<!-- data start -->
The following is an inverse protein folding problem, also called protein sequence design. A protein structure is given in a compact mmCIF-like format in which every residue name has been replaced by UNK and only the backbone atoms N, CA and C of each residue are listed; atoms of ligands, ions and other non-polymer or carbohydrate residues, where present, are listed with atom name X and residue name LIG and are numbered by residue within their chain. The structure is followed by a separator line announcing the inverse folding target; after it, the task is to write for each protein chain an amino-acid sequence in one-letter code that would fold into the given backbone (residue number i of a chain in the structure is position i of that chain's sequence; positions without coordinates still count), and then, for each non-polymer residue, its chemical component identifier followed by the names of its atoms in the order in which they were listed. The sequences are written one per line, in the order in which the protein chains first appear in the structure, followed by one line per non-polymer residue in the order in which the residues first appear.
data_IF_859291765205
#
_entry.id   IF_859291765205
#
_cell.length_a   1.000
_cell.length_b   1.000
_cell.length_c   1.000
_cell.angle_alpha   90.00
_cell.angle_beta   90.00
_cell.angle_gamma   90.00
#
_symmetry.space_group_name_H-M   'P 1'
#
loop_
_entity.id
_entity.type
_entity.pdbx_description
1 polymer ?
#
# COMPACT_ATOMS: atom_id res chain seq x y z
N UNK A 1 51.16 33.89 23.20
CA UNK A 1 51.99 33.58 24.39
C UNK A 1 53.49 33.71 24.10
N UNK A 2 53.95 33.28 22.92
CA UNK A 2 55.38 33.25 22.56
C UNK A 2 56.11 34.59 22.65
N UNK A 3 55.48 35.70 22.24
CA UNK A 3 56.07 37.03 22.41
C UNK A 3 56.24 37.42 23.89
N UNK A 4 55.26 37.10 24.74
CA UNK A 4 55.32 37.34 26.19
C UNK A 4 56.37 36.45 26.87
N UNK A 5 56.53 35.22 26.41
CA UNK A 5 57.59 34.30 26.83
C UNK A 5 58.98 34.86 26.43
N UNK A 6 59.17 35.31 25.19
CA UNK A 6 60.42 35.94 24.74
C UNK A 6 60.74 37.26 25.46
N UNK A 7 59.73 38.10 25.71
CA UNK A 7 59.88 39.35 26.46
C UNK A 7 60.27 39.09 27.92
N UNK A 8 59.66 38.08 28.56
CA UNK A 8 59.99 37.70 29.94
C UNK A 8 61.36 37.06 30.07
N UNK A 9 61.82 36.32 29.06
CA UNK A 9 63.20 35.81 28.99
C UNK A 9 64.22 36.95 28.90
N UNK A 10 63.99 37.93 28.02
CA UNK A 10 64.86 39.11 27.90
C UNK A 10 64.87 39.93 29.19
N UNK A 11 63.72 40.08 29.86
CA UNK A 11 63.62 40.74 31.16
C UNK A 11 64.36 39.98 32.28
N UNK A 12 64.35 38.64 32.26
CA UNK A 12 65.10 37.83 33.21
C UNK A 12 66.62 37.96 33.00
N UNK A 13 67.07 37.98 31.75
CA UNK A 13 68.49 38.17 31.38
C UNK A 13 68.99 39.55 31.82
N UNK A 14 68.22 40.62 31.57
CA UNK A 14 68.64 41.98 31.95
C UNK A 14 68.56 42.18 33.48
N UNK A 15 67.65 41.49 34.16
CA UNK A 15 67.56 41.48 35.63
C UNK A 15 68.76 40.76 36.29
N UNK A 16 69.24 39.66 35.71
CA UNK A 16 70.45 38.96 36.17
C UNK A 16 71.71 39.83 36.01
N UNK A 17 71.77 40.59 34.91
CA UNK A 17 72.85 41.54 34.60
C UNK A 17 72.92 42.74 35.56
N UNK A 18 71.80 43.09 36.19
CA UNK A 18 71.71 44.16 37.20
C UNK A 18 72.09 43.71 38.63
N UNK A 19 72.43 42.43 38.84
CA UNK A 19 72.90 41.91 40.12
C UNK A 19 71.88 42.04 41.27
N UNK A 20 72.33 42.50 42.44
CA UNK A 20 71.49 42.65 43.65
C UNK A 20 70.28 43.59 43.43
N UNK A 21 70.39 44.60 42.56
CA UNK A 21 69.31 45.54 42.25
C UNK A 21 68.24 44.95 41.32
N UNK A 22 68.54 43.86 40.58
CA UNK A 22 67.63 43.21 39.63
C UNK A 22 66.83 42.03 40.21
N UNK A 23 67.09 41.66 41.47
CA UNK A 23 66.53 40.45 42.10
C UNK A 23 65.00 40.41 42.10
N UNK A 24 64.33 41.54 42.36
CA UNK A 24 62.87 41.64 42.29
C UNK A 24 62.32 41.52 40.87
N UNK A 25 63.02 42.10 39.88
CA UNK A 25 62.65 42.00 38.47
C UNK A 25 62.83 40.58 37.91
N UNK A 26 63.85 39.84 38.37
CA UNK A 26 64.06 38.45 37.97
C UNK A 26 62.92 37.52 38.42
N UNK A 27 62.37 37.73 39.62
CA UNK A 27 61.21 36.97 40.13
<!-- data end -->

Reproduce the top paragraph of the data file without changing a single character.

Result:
The following is an inverse protein folding problem, also called protein sequence design. A protein structure is given in a compact mmCIF-like format in which every residue name has been replaced by UNK and only the backbone atoms N, CA and C of each residue are listed; atoms of ligands, ions and other non-polymer or carbohydrate residues, where present, are listed with atom name X and residue name LIG and are numbered by residue within their chain. The structure is followed by a separator line announcing the inverse folding target; after it, the task is to write for each protein chain an amino-acid sequence in one-letter code that would fold into the given backbone (residue number i of a chain in the structure is position i of that chain's sequence; positions without coordinates still count), and then, for each non-polymer residue, its chemical component identifier followed by the names of its atoms in the order in which they were listed. The sequences are written one per line, in the order in which the protein chains first appear in the structure, followed by one line per non-polymer residue in the order in which the residues first appear.